Around Dandenong

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A fresh food marketing in Dandenong

Fine in Dandy

The story of Dandenong is the story of greater Melbourne – ancient and modern. Its influences are worldwide, making it an outer-suburban world of its own.

Now this might be apocryphal, but I have been told there’s a health worker in Dandenong who can say ‘Push!’ in 20 languages. Seems she specialises in maternity matters.

Actually, our birthing professional would need to lift her game to cover all bases – there are people from around 150 nations here, speaking up to 200 languages and dialects. That’s why you have to concede Dandenong is one of the most culturally diverse places in Victoria. Make that Australia. Make that the world.

Over the years many waves of migrants have gravitated towards Dandenong. Sixty years back the post-war intake saw Germans, Britons, Dutch, Italians, Russians and others come, seeking work and freedom in a land of promise. A couple of decades later and there was an influx of Vietnamese, Chinese and people from the Indian subcontinent.

Now East Africans, Afghans and many others call the area home. It’s as if Dandenong is the entire world encapsulated in its own world.

Dandenong was established shortly after European settlement in Victoria, in the 1830s. The indigenous people of the Kulin Nation were pushed aside until whitefella realised he needed them to help capture outlaw/hero Ned Kelly. Trackers were stationed and trained at Police Paddocks, now a 499ha park (enter from Brady Rd), but ultimately Ned didn’t need much tracking – he made his presence clear and loud at the Glenrowan pub.

The town grew steadily as the staging post for the hazardous journey into the unknown vastness of Gippsland and its goldfields, and it spurted ahead after WW2 when massive factories including Heinz, General Motors-Holden and International offered work for thousands.

A railway station was built to serve the factories, but everything went sour when Heinz and GM-H closed the facilities and the region went into Struggletown mode.

Affordable housing stock meant the city and its suburbs didn’t become ghost towns, and recent local, state and federal initiatives have put a smile back on Dandenong’s face, with some striking new streetscapes and buildings.

The Dandenong Market goes back almost 150 years and has recently benefited from a $26m facelift. The wide main drag – Lonsdale St – now channels a seaside promenade almost, with cobblestones, pavers, benches and trees.

More money has been spent on civic endeavours, including the excellent Drum Theatre (226 Lonsdale St) which blends the old town hall at the front with a Dubai-type addition at the back. And the Civic Square also does some channelling, with a Federation Square-style big screen overlooking a wide piazza.

Many locals agree the turnaround in the city’s fortunes is based on food. Rob Boyle, of Rob’s British Butchers, is an enthusiastic advocate of the bewildering variety of restaurants, delis, grocery stores revealing the district’s ethnic composition.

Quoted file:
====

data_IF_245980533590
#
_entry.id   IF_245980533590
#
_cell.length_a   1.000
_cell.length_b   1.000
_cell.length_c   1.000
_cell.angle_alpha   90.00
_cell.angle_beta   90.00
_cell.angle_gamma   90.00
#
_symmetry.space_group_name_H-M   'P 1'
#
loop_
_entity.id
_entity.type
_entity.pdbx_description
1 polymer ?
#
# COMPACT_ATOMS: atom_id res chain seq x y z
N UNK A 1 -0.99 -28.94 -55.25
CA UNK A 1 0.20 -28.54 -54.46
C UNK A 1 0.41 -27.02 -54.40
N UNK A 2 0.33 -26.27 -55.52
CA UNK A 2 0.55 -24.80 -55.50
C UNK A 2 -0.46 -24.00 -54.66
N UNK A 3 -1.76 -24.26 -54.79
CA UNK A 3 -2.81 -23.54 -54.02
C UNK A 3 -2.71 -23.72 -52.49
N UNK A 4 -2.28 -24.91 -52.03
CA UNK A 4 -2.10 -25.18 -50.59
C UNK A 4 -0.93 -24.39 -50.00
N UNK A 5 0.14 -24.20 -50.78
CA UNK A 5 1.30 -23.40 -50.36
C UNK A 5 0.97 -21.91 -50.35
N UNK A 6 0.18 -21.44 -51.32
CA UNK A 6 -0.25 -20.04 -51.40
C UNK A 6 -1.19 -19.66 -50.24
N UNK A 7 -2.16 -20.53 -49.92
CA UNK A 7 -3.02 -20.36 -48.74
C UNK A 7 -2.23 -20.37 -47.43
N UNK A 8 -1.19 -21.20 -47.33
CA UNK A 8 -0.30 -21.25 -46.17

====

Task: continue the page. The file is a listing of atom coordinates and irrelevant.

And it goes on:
“When I came here more than 20 years ago, the town centre had a bit of a seedy reputation. Drunks and drug addicts were commonplace, fights were not unknown and you’d think twice about going down a side street after dark. But things have changed, and we rarely see any kind of trouble here these days – certainly no more than any other part of Melbourne.”

One of Australia’s acknowledged sausage kings, Rob also does a tasty line in haggis, gammon, pork pies and English faggots, which are a mix of pigs’ heart, liver and fatty belly meat wrapped in abdomen membrane. It’s true – Google it.

“I know it sounds extraordinary, but some people adore it,” the genial butcher says. “And there are many even more exotic foods around here. If you can’t find it in Dandenong, it probably doesn’t exist.”

I’m inclined to believe him, although I haven’t found much evidence of Inuit cuisine here. But there’s just about everything else, from the 20-odd shops centred on the Afghan bazaar in Thomas St to Little India in Foster St where you’ll find 30 or so stores and restaurants. Scattered in between are Ethiopian, Turkish, Uyghur, Lebanese, Chinese, Polish, Vietnamese, South American, Japanese, Balkan, Mauritian ... I think Rob’s right.

I haven’t tried them all, because I keep going back to these:

Rye Crust Polish Bakery (101 Foster St); Rob’s British Butcher (177 Lonsdale St); Gibe African Restaurant (108 Foster St); Afghan Rahimi Restaurant (23-29 Walker St); A1 Bakery (201 Lonsdale St); Galle Road Sri Lankan Restaurant (15 Pultney St); MKS Spices (23/25 Pultney St).

They also do great festivals in Greater Dandenong, which now houses 145,000 people. The Vietnamese quarter of Springvale seems to be one big festival, with a fascinating concentration of events on 15 February – the beginning of the Chinese Year of the Goat. The first day of March brings the world on a plate to the Dandenong market, as part of the Melbourne Food and Wine Festival, and Little India occupies the rail station for a food fair in February and March.

The Greater Dandenong Council website has links to all sorts of places and happenings. Go to and follow the Play link, for events, food tours and places, arts venues and all that.


Lonsdale street signage
Afghan Bakery in Dandenong
A Market in Dandenong
Civic Square
Dalgety St Mosque
Old Town hall
Written by Paul Edwards, Photos Shane Bell
February 03, 2015